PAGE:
Let's correct that error with this little piece by Ray Strack, who worked 27 years as a U.S. Customs special agent, and is the principal Florida spokesperson for Law Enforcement Against Prohibition.
Consider Polk County Sheriff Grady Judd, Florida's most vocal opponent of medical-marijuana reform. During his highly publicized debate with attorney John Morgan, Judd vigorously defended his motives: "It may come as a shock to you," he told the audience in Lakeland, "but our budget is not predicated on arrests; it's not predicated on seizures; it's not created so we can spend that operating money on cars, or capital equipment, or operating equipment, or salaries."
According to Justice Department records, the Polk County Sheriff's Office took in more than $1.2 million from the federal Assets Forfeiture Fund just since 2007, part of the $230 million that all of Florida's law-enforcement agencies received from the fund during that period.
The fund distributes the proceeds of property seized in law-enforcement asset forfeitures, primarily from those suspected of drug crimes. No arrest is even required, and the standard of proof is significantly less than in a criminal case, making it a favorite tool of police and prosecutors. Carrying excess cash? It can be confiscated if officials can convince a judge the funds came from drug trafficking. Caught driving with a marijuana cigarette? Your car can be hauled away.
Between 1989 and 2010, U.S. attorneys seized at least $12.6 billion in assets, with the fund growing sixfold in just two decades, and from $2.9 billion to $4.4 billion in 2012 alone.
The states were quick to jump on the forfeiture bandwagon, and Florida was no exception. According to a 2010 Institute for Justice study, Florida law-enforcement agencies seized $104 million in assets between 2001 and 2003.
Florida's Contraband Forfeiture Act lets the sheriffs and other local law-enforcement agencies keep 85 percent of the value of the property they seize, with the remainder given to charities — doubtless buying considerable good will for the elected sheriffs at campaign time.
Where does the money go? In 2003, it was reported that top Tampa police officials kept a 43-vehicle fleet of captured cars that included five Lincoln Navigators, a pair of Ford Expeditions, a BMW, a Lexus and — former Police Chief Bennie Holder's personal favorite — a $38,000 Chevy Tahoe.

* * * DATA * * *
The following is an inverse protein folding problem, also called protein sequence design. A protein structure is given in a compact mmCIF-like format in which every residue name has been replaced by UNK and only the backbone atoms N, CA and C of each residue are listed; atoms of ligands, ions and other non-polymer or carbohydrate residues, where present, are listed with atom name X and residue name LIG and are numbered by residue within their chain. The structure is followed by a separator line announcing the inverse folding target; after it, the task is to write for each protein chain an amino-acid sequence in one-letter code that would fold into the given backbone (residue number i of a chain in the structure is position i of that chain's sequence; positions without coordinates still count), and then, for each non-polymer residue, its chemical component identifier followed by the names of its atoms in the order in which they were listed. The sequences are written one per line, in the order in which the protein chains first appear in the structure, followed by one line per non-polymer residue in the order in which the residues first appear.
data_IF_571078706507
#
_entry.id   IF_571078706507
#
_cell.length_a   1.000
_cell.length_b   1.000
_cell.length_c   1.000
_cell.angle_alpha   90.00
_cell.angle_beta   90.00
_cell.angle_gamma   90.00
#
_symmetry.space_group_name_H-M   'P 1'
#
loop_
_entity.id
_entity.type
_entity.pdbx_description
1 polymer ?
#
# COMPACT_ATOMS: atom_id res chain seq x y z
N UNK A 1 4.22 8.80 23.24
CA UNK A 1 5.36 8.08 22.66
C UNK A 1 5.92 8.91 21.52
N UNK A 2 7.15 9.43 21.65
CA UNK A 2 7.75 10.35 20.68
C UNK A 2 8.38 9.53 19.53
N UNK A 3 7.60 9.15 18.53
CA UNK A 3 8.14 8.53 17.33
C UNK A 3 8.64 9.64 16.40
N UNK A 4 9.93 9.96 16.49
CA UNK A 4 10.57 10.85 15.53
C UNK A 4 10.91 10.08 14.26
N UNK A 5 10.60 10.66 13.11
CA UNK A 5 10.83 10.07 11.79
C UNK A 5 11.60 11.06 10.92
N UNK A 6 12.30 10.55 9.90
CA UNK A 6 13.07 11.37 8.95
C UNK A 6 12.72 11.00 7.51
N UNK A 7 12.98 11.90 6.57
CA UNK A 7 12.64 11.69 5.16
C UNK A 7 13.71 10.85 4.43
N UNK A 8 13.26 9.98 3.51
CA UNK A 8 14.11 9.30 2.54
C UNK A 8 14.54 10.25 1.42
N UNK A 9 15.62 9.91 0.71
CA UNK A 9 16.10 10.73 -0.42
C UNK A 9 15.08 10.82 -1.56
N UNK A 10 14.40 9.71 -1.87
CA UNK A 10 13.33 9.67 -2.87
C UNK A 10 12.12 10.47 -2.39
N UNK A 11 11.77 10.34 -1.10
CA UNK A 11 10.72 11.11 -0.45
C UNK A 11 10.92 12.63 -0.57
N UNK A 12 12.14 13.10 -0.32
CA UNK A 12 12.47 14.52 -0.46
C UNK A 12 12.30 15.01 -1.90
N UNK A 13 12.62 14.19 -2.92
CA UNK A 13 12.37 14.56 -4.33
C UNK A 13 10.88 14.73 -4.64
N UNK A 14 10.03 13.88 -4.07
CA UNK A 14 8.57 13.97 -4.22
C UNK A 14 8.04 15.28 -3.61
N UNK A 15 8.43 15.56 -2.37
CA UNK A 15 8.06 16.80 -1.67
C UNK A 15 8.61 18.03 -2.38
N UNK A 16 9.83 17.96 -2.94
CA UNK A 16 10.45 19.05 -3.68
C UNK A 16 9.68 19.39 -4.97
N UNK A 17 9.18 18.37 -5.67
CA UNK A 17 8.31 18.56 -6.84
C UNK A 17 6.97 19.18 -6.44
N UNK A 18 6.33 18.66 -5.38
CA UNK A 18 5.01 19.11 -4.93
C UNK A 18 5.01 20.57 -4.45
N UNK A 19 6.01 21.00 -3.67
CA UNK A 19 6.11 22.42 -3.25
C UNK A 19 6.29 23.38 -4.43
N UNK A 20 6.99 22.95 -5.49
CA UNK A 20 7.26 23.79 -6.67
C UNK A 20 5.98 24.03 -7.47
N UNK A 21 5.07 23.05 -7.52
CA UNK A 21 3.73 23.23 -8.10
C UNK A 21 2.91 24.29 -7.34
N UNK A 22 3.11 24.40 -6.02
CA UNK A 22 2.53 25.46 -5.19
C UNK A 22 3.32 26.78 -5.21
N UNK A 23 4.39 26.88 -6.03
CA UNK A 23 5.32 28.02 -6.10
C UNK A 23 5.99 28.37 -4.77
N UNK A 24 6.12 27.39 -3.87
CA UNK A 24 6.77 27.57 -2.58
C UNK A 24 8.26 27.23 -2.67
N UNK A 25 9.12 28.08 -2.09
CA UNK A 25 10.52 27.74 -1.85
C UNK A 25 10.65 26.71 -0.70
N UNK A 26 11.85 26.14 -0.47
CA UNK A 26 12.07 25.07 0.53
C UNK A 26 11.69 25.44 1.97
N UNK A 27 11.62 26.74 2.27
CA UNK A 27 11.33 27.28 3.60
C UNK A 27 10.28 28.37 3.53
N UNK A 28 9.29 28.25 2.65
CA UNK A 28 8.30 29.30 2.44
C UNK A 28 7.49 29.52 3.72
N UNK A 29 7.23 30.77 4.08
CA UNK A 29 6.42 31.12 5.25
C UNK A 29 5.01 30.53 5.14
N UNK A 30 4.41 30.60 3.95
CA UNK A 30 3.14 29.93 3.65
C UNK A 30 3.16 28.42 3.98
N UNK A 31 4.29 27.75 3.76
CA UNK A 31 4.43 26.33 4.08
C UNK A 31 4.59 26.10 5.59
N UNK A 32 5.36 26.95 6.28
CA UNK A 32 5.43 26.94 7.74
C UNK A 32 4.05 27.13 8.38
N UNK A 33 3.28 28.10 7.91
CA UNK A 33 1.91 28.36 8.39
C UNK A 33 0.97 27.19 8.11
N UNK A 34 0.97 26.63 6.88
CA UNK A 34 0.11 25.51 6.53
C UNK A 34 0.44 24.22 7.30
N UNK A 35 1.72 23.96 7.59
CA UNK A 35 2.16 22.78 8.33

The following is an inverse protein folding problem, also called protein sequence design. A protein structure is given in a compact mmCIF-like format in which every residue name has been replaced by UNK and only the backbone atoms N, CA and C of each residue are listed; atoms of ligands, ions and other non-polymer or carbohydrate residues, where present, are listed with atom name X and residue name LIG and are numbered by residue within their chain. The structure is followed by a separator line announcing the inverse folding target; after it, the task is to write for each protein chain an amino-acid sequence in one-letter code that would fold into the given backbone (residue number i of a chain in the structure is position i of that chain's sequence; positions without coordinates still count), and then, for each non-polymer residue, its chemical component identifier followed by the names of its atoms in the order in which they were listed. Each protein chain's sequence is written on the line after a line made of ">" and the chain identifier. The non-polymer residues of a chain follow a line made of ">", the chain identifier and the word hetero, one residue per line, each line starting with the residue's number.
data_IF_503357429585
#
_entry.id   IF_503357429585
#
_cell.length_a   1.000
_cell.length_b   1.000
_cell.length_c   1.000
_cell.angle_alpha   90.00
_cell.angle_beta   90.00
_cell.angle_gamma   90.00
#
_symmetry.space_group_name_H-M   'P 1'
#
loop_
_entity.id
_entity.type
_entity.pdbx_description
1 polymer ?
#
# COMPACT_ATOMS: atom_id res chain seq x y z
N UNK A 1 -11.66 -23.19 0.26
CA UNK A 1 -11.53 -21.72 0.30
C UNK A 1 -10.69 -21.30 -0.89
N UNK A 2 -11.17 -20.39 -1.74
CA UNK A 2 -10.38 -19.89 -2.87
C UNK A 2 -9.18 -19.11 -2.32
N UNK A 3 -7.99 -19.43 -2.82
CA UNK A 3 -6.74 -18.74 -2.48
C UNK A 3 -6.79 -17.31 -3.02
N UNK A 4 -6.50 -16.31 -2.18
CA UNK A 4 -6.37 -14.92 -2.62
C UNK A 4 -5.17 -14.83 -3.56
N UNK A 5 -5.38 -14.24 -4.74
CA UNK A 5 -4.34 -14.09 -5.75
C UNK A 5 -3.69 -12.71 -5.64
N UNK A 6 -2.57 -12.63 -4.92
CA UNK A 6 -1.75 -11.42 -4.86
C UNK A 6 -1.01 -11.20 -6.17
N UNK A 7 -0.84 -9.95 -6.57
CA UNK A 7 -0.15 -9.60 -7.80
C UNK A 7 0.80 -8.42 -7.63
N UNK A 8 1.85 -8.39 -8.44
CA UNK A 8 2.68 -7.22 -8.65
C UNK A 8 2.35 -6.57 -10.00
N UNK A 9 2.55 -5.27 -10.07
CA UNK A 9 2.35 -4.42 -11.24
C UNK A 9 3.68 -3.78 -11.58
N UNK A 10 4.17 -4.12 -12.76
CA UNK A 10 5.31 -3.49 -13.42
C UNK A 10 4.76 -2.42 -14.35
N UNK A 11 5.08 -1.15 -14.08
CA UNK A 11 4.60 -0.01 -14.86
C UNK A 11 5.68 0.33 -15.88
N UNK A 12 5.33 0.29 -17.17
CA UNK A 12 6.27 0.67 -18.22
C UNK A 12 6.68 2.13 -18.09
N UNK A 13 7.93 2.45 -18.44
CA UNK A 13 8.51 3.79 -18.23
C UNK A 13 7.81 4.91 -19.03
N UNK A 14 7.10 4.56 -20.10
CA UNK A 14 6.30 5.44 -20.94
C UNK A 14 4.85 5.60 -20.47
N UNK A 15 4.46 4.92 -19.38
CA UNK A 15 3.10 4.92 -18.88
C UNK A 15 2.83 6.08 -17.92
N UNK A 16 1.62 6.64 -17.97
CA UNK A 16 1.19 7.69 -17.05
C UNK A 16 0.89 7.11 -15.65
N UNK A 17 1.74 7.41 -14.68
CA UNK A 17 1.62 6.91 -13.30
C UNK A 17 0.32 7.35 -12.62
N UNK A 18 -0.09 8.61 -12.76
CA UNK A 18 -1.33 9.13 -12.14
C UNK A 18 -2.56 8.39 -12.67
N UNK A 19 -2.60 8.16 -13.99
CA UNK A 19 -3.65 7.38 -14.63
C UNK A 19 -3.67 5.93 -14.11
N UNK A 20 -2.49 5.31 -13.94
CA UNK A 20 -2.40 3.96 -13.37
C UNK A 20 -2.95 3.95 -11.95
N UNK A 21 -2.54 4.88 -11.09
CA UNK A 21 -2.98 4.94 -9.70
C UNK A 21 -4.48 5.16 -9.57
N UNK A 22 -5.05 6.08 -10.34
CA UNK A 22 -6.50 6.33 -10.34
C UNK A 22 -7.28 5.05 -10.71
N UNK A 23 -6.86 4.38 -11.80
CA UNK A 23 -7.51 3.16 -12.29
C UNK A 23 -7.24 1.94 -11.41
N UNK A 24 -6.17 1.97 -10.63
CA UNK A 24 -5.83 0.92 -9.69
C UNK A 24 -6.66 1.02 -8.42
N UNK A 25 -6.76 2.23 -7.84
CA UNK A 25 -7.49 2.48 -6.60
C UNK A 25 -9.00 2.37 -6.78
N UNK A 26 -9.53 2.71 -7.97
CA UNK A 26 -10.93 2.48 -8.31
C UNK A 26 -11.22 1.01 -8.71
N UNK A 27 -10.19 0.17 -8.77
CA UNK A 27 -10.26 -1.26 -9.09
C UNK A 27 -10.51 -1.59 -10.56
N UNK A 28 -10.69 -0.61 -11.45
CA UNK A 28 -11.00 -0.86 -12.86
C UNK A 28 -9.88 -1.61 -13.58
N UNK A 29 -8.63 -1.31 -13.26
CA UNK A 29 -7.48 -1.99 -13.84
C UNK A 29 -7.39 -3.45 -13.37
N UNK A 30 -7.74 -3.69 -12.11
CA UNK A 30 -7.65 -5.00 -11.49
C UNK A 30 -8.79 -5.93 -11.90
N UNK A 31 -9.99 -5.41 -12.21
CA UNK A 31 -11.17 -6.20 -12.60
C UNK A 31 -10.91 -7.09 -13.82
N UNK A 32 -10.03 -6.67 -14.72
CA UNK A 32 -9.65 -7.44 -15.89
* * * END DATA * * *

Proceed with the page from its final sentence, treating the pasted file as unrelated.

More recently, federal officials froze nearly $30 million that had been seized by police in tiny Bal Harbor (population 2,574), after the department was found spending the money on a $100,000 35-foot boat with three Mercury outboards, a $7,000 police chiefs' banquet, a $15,000 laser virtual firing range and an "anti-drug beach bash," with a reported price tag of $21,000.
In the Broward County town of Sunrise, millions in soon-to-be-forfeited cash led narcotics officers to lure international drug buyers into suburban restaurants so the department could confiscate $6 million in just two years. Much of the money went for police overtime in coordinating the seizures, with one narcotics detective in 2012 bringing home a combined salary and overtime of $183,156 — more than his chief of police earned.
Law enforcement should be about protecting the public, not pocketing profits. The Niagara of forfeited money flowing into sheriffs' offices and police departments distorts the police mission — and, in the case of Florida's Amendment 2, has blinded some law-enforcement administrators to the compassionate benefits of medical marijuana.
No amount of money justifies turning otherwise law-abiding patients into criminals or forcing sick people into the illicit drug market, where their dollars support drug cartels and criminal gangs. The only risk posed by Amendment 2 is to the police administrators' bottom lines.Taking money and property from sick people is just wrong.